Ever since the election results were finalized Wednesday night, our email inboxes, messaging accounts and telephone lines have been inundated with gossip, tips and “insider observations” about the jockeying for leadership of the Cayman Islands government. Much of it is less than accurate, some of it is true, and all of it is subject to change.
As soon as our journalists are able to vet, confirm or debunk one statement, the situation has already evolved into something slightly (or completely) different.
The reality is that nobody – not us at the Compass, not the public, not even the lawmakers themselves – will know for sure who will emerge as premier, and the makeup of the Cabinet he will lead. Nothing will be certain until the majority of the Legislative Assembly arrives at a final decision and the governor makes her official appointments … possibly (but we doubt) as early as Wednesday.
Amidst all this uncertainty, what our readers can be certain of, however, is that when they read something in the Compass or on our website, the information will have been verified by reliable sources and, when it exists, documentary proof. Our reporters and editors deal in evidence-based facts, not rumors or speculation.
Publisher David R. Legge has set out the news and editorial guidelines which govern all stories which appear in the Cayman Compass and other Pinnacle Media publications:
Said Mr. Legge: “We want to be ‘fast,’ we’d like to be ‘first,’ but neither ‘fast’ nor ‘first’ will drive our publication schedule nor influence our news judgments. Put another way, even on a ‘breaking story,’ accuracy trumps speed. Our standards and journalistic principles are not temporal or situational. They will never be influenced or compromised by potential newsstand sales, web traffic, or online ‘page views.’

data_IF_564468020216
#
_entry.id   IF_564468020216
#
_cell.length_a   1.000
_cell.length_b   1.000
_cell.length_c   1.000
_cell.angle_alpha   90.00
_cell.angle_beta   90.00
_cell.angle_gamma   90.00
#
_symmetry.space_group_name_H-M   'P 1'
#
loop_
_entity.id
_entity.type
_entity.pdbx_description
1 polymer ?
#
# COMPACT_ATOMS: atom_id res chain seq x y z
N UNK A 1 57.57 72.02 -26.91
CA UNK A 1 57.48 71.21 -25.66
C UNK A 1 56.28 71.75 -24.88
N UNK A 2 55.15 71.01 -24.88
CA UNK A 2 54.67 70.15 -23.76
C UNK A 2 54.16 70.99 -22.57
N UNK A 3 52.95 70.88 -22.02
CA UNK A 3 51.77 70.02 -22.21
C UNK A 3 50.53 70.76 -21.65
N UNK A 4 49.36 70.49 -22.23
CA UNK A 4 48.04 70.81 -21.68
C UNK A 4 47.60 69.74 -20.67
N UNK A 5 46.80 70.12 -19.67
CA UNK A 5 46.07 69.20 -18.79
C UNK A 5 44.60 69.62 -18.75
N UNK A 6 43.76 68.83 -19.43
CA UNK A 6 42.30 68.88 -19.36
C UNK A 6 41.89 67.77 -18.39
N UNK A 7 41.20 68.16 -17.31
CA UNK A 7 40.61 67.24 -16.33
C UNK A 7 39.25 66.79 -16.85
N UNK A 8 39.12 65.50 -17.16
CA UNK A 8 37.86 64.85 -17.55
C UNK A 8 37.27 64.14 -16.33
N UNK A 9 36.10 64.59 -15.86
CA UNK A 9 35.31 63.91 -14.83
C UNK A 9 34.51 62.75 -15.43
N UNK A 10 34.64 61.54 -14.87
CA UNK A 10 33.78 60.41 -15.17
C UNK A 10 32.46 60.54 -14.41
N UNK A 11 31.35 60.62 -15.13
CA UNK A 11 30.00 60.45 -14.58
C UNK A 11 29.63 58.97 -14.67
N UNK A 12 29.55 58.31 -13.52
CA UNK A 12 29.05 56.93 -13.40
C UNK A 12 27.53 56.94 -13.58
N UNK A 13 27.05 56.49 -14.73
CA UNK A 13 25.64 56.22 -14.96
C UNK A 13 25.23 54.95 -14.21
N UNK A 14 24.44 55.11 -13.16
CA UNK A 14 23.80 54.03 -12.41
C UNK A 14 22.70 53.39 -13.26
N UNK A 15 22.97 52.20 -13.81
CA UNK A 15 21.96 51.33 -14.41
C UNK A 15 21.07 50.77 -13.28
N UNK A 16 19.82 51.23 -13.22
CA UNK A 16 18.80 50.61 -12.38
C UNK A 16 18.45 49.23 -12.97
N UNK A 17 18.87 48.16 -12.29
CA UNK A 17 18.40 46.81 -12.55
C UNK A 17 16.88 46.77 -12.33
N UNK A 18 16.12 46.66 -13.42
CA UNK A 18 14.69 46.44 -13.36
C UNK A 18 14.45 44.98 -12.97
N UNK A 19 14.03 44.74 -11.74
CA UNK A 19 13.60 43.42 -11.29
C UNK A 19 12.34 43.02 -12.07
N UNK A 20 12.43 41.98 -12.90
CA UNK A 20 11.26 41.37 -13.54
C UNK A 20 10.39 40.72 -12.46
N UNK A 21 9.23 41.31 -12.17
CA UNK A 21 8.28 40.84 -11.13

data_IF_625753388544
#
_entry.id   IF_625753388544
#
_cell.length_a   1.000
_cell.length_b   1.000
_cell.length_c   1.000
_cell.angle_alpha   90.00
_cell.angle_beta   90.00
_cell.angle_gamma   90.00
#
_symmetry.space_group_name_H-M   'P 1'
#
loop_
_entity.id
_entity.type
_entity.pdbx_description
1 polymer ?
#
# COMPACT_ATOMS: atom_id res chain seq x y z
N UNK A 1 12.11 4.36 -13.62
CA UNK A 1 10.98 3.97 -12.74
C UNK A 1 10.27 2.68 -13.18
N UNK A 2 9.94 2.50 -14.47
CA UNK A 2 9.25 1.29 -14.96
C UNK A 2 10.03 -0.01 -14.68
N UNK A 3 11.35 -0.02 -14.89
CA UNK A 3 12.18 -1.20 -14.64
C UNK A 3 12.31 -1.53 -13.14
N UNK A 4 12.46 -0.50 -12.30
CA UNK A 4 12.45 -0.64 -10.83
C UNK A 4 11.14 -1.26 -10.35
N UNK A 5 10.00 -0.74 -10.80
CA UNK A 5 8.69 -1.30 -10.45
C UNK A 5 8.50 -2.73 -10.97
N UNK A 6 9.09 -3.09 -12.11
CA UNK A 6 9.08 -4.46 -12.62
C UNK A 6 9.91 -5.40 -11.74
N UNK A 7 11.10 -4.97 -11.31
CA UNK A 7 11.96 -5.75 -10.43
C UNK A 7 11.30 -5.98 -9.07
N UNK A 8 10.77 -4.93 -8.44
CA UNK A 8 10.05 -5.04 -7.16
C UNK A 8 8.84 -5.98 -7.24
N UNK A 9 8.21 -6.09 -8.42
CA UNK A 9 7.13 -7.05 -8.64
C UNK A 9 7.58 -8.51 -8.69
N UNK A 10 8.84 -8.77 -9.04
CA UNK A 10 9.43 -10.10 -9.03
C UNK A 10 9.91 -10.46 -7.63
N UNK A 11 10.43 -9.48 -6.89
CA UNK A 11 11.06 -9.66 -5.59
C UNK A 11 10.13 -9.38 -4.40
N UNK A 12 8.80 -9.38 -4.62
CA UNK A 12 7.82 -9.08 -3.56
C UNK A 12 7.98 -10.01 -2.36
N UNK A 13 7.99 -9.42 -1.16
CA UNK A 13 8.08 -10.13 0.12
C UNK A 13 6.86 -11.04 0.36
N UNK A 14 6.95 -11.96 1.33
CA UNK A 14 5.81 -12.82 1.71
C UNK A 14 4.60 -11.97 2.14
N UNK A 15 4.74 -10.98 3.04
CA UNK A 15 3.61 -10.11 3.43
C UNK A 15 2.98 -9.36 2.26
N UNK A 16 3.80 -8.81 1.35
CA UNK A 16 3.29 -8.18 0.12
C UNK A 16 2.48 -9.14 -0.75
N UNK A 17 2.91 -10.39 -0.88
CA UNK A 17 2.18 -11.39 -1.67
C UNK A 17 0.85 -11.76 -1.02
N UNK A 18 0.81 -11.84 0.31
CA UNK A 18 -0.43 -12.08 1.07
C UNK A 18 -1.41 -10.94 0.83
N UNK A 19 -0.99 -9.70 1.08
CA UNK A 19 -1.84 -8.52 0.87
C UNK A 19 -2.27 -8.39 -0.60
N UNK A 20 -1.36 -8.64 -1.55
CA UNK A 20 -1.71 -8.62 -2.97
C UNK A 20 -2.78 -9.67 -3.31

“Whatever we publish, and whenever we publish it, our readers must be confident that our content is reliable, fact-based and founded on thorough reporting and, always, questioning ‘skeptical editing.’”
(One example: On election night, Elections Supervisor Wesley Howell was making periodic appearances before television cameras, declaring “winners” in various districts. However, he wasn’t offering numbers – vote totals – to substantiate his pronouncements. As tempting as it was to update our website (www.caymancompass.com) with Mr. Howell’s latest “news” (as other media houses were doing), we chose not to. We declared electoral winners only after we had official vote totals. Were we “first” with reporting the results? No. Were we 100 percent accurate when we did publish because we had the discipline to wait an additional few minutes? Yes.)
Turning to the topic at hand, the political developments that have taken place since Friday have been remarkable, astonishing and probably unprecedented. Late Friday afternoon, the leaders of Cayman’s two political parties – Mr. Alden McLaughlin and his Progressives, and Mr. McKeeva Bush and his Cayman Democratic Party – announced they were joining forces to form a government. A few hours later, Mr. Bush rescinded that earlier statement and announced he had reached an alternative deal with the independents. At about midnight, the Compass updated its website and broke the “new news.”
As of our press time today (see story on Page One), Mr. Bush’s coalition of independent members apparently is realigning.
The perceived “fractures” in Cayman’s body politic, though, are less substantial than might be supposed given the deep divisions between some of our lawmakers. As we’ve seen during the campaign and throughout the modern history of our country, our populace is broadly united on issues, general ideologies, cultural and societal norms, and governmental priorities (education, employment, public safety, etc.).
In Cayman, political differences are, in the main, personality-based rather than policy-based. That paradigm makes for interesting arguments around the dining table, but it also makes us confident that, when a government finally coalesces, our country will continue to move forward together ….